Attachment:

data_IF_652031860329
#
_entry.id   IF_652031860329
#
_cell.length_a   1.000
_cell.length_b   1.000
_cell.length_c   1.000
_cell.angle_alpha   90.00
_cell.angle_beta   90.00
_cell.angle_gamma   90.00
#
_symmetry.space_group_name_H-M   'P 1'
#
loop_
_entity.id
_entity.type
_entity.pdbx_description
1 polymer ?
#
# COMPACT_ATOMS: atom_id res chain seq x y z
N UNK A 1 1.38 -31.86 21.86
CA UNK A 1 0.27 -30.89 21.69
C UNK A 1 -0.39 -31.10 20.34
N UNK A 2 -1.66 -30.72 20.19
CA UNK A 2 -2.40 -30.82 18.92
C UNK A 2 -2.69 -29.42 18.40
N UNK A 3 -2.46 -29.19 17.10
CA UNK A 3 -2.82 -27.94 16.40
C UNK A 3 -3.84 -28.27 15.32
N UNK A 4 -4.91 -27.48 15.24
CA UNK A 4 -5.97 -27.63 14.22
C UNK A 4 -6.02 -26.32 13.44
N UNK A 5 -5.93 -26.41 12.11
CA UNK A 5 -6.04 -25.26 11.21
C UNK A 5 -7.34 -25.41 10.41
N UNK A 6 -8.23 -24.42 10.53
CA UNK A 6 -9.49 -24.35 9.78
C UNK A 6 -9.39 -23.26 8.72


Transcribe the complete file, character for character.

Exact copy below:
data_IF_652031860329
#
_entry.id   IF_652031860329
#
_cell.length_a   1.000
_cell.length_b   1.000
_cell.length_c   1.000
_cell.angle_alpha   90.00
_cell.angle_beta   90.00
_cell.angle_gamma   90.00
#
_symmetry.space_group_name_H-M   'P 1'
#
loop_
_entity.id
_entity.type
_entity.pdbx_description
1 polymer ?
#
# COMPACT_ATOMS: atom_id res chain seq x y z
N UNK A 1 1.38 -31.86 21.86
CA UNK A 1 0.27 -30.89 21.69
C UNK A 1 -0.39 -31.10 20.34
N UNK A 2 -1.66 -30.72 20.19
CA UNK A 2 -2.40 -30.82 18.92
C UNK A 2 -2.69 -29.42 18.40
N UNK A 3 -2.46 -29.19 17.10
CA UNK A 3 -2.82 -27.94 16.40
C UNK A 3 -3.84 -28.27 15.32
N UNK A 4 -4.91 -27.48 15.24
CA UNK A 4 -5.97 -27.63 14.22
C UNK A 4 -6.02 -26.32 13.44
N UNK A 5 -5.93 -26.41 12.11
CA UNK A 5 -6.04 -25.26 11.21
C UNK A 5 -7.34 -25.41 10.41
N UNK A 6 -8.23 -24.42 10.53
CA UNK A 6 -9.49 -24.35 9.78
C UNK A 6 -9.39 -23.26 8.72